Tech giants Microsoft and Google have agreed to strict guidelines for their search engines. This move will go down in the books of history as the first time the international tech giants agreed to clean-up piracy sites that stream films and events illegally. On Monday this week, Bing and Google agreed to sign a deliberate code of practice that will see offending sites demoted in search results.
The industry of entertainment successfully arrived at this agreement with the global tech giants after successful talks that were mediated by the UK government. According to reports, the new initiative is scheduled to go hand in hand with the anti-piracy measures that are already in place. According to a BBC report, the new code of practice, which has been described as the first worldwide code of a kind is scheduled to take full effect by July this year.
Legitimate Links to Legitimate Services and Websites
The minister for Science, Universities, Research and Innovation in the UK, Jo Johnson emphasized on the need for collaboration between leading global creative industries and the search engines. He added that it is important for consumers to be presented with legitimate links to legitimate services and websites rather than being provided with illegitimate links to pirated sites.
According to Google, the new agreement with Microsoft will provide a proper way to determine whether its anti-piracy efforts that are already in existence are effective or not. This will ensure that it doesn’t commit to coming up with new measures. According to a Google spokesperson, the tech giant has for a long time been an active partner in the fight against online piracy. Google’s spokesman added that the company is still committed to tackling the piracy issue and is looking forward to partner with other tech giants.
The discussions were led by Intellectual Property Office (IPO) in the UK and were assisted by the UK Department for Media, Sport, and Culture. Ofcom, communications watchdog in Britain reported that it was happy with the talks. It explored viable techniques that could prove useful to make sure that internet users don’t come across illegal content. The general director of the Alliance for Intellectual Property trade body Eddy Leviten told the BBC that most of the time individuals search for certain things online, but the search engines will unknowingly direct them to pirated content online.
Leviten added that they are looking to make sure that the results that appear at search engines’ top are 100% genuine. All this is intended to protecting individuals using the internet. Additionally, the measures will protect the individuals who create the said material.
The ‘Landmark’ Deal
In addition to demoting sites that infringe copyrights, the auto-complete search engine function, which is a search engine feature that focuses on saving time by suggesting what the user might be looking for is expected to eliminate some terms that are viewed to promote pirated sites. This is expected to take place over the coming few months and compliance with the new code of practice is scheduled to be tracked by the IPO.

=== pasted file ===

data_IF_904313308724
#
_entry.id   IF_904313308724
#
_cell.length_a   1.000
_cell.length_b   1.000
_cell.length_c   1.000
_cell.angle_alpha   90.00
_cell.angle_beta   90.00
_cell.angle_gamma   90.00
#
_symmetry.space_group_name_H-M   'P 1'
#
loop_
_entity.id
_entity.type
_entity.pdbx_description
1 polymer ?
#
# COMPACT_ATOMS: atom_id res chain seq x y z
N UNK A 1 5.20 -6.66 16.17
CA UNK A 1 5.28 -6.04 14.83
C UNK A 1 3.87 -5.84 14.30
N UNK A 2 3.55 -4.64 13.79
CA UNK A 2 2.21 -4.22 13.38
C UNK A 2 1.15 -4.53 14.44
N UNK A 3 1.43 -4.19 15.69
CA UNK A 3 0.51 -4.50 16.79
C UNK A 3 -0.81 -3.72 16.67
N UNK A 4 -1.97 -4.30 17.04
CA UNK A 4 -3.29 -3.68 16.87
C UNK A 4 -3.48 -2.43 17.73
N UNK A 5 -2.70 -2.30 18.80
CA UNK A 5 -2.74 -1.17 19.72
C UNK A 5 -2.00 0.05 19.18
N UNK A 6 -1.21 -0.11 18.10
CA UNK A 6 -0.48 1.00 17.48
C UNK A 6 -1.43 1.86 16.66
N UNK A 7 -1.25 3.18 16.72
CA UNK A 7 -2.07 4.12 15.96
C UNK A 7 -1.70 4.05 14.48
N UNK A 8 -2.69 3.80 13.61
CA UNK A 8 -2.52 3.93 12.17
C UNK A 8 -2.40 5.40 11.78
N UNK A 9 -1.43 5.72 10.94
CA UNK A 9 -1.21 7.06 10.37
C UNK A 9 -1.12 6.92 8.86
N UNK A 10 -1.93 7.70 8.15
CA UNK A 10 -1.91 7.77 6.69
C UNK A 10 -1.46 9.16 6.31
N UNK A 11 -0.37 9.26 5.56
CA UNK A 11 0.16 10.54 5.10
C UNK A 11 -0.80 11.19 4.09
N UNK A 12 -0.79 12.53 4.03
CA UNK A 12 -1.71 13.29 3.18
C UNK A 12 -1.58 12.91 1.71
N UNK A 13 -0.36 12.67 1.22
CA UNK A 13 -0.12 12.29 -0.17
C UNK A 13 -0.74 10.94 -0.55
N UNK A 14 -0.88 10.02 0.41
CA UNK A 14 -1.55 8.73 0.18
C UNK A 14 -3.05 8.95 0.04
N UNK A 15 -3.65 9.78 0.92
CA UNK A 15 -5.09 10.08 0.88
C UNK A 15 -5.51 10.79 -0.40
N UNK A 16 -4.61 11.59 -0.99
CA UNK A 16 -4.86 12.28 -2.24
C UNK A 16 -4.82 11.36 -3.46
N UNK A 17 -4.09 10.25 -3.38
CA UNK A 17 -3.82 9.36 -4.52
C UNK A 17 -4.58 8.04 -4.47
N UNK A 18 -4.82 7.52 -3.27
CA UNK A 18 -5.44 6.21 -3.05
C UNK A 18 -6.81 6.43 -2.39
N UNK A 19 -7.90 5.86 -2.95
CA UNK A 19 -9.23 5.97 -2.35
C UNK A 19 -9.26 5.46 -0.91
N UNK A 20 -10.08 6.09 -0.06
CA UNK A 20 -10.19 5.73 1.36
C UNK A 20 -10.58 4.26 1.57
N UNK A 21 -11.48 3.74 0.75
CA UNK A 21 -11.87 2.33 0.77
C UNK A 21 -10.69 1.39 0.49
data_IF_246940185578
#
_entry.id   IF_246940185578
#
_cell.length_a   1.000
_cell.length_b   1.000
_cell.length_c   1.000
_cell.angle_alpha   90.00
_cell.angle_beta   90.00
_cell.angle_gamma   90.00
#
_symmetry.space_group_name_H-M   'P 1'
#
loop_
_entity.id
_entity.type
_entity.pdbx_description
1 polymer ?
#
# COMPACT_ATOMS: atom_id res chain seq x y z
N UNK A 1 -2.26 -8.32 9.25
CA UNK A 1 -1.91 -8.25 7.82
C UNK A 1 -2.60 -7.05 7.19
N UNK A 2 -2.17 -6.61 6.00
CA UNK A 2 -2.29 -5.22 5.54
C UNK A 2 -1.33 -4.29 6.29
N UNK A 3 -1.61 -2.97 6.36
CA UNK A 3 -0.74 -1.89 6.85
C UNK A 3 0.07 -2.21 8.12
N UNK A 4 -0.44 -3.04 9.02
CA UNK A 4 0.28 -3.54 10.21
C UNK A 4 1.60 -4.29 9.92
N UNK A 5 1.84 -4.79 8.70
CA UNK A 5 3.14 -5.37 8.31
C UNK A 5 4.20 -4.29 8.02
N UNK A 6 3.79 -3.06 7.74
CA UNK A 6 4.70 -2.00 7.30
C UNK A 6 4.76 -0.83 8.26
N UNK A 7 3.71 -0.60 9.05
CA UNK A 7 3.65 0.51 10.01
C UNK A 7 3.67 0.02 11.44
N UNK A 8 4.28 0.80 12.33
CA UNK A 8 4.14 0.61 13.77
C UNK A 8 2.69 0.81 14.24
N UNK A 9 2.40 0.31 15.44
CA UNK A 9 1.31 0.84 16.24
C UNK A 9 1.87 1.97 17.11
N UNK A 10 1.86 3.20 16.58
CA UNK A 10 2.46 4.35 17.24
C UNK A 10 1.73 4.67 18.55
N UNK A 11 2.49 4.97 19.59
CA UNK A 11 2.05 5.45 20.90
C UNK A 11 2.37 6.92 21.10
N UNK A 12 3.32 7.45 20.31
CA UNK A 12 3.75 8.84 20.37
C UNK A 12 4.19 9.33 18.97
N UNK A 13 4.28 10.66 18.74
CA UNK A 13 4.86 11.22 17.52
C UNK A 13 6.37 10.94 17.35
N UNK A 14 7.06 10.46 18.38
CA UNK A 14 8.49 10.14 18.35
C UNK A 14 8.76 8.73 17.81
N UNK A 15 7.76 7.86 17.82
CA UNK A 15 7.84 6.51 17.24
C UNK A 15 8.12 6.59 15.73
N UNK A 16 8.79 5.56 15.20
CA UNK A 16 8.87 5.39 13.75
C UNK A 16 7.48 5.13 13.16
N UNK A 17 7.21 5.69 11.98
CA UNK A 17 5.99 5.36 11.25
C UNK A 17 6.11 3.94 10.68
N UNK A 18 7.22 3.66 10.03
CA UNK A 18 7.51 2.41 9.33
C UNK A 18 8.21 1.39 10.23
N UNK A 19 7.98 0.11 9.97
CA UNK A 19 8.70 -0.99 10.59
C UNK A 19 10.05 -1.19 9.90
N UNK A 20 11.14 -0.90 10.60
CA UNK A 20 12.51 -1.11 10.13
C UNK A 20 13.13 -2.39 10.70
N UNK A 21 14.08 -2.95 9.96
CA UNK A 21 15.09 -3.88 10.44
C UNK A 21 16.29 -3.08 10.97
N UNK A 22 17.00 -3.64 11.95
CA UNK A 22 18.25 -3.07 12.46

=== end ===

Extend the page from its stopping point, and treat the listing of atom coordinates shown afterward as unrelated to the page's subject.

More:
The new voluntary agreement has been labeled as the ‘landmark’ deal and was brokered by the UK government department that is concerned with copyright and patent issues and the IPO. Recently, search engines especially Google have disagreed with organizations that represent the interests and rights of users about the best way to deal with the pirated content problem. Additionally, Google’s YouTube has recently clashed with the music industry about the issue of copyright.
According to Jo Johnson, more than ever, consumers are now increasingly searching online for e-books, films, music and many other content types. Thus, providing them with the necessary links to legitimate online services and websites is prudent. He added that it is not ethical to provide consumers with links that lead them to pirated sites.
The British Phonographic Industry (BPI), the entity that represents the recorded music industry in the UK and the Association of Motion Picture are other known entities that are taking part in the new agreement. Currently, both Google and Bing allow owners of copyrights all over the world to make requests for certain links to be removed. Over the last one year, Google announced that it toke down more than 915 million links after requests from respective holders of copyrights. Conversely, Bing reported taking down 91 million plus links between the months of January and June in 2016.
The new code of practice was agreed upon on February 9. It is expected that the code will become operational immediately. According to the tech giants, Microsoft and Google, the code of practice will significantly reduce the visibility of online content that appears to be infringing. By 1st of June this year, it is expected that the infringing content that appears in search results each time users search for certain materials will reduce by a great margin.